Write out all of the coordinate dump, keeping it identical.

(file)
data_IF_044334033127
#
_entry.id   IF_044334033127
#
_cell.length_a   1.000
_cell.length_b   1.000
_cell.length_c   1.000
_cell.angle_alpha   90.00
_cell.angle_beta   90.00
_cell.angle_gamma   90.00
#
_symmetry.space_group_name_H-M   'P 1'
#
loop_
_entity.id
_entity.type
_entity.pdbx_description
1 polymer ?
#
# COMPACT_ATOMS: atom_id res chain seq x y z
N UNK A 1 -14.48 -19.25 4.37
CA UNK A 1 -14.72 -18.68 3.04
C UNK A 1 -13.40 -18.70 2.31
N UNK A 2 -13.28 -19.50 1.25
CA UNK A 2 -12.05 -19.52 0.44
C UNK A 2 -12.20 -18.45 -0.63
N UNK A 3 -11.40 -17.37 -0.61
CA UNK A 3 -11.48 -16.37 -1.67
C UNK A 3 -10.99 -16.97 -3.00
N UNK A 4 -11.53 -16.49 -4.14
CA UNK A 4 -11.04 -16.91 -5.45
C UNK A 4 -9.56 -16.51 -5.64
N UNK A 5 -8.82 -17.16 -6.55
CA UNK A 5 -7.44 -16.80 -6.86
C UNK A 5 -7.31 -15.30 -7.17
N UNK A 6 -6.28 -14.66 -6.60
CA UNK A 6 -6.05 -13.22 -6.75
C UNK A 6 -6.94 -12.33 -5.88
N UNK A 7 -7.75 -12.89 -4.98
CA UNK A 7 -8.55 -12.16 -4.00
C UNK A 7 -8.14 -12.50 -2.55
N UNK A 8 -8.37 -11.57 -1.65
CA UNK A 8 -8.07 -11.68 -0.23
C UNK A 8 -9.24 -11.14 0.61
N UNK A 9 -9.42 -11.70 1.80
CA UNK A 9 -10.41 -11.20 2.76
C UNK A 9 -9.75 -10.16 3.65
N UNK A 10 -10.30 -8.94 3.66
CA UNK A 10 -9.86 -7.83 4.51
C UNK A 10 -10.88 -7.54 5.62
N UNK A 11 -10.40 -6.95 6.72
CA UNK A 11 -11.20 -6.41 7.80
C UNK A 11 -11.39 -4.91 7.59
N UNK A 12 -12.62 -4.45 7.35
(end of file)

data_IF_044334033127
#
_entry.id   IF_044334033127
#
_cell.length_a   1.000
_cell.length_b   1.000
_cell.length_c   1.000
_cell.angle_alpha   90.00
_cell.angle_beta   90.00
_cell.angle_gamma   90.00
#
_symmetry.space_group_name_H-M   'P 1'
#
loop_
_entity.id
_entity.type
_entity.pdbx_description
1 polymer ?
#
# COMPACT_ATOMS: atom_id res chain seq x y z
N UNK A 1 -14.48 -19.25 4.37
CA UNK A 1 -14.72 -18.68 3.04
C UNK A 1 -13.40 -18.70 2.31
N UNK A 2 -13.28 -19.50 1.25
CA UNK A 2 -12.05 -19.52 0.44
C UNK A 2 -12.20 -18.45 -0.63
N UNK A 3 -11.40 -17.37 -0.61
CA UNK A 3 -11.48 -16.37 -1.67
C UNK A 3 -10.99 -16.97 -3.00
N UNK A 4 -11.53 -16.49 -4.14
CA UNK A 4 -11.04 -16.91 -5.45
C UNK A 4 -9.56 -16.51 -5.64
N UNK A 5 -8.82 -17.16 -6.55
CA UNK A 5 -7.44 -16.80 -6.86
C UNK A 5 -7.31 -15.30 -7.17
N UNK A 6 -6.28 -14.66 -6.60
CA UNK A 6 -6.05 -13.22 -6.75
C UNK A 6 -6.94 -12.33 -5.88
N UNK A 7 -7.75 -12.89 -4.98
CA UNK A 7 -8.55 -12.16 -4.00
C UNK A 7 -8.14 -12.50 -2.55
N UNK A 8 -8.37 -11.57 -1.65
CA UNK A 8 -8.07 -11.68 -0.23
C UNK A 8 -9.24 -11.14 0.61
N UNK A 9 -9.42 -11.70 1.80
CA UNK A 9 -10.41 -11.20 2.76
C UNK A 9 -9.75 -10.16 3.65
N UNK A 10 -10.30 -8.94 3.66
CA UNK A 10 -9.86 -7.83 4.51
C UNK A 10 -10.88 -7.54 5.62
N UNK A 11 -10.40 -6.95 6.72
CA UNK A 11 -11.20 -6.41 7.80
C UNK A 11 -11.39 -4.91 7.59
N UNK A 12 -12.62 -4.45 7.35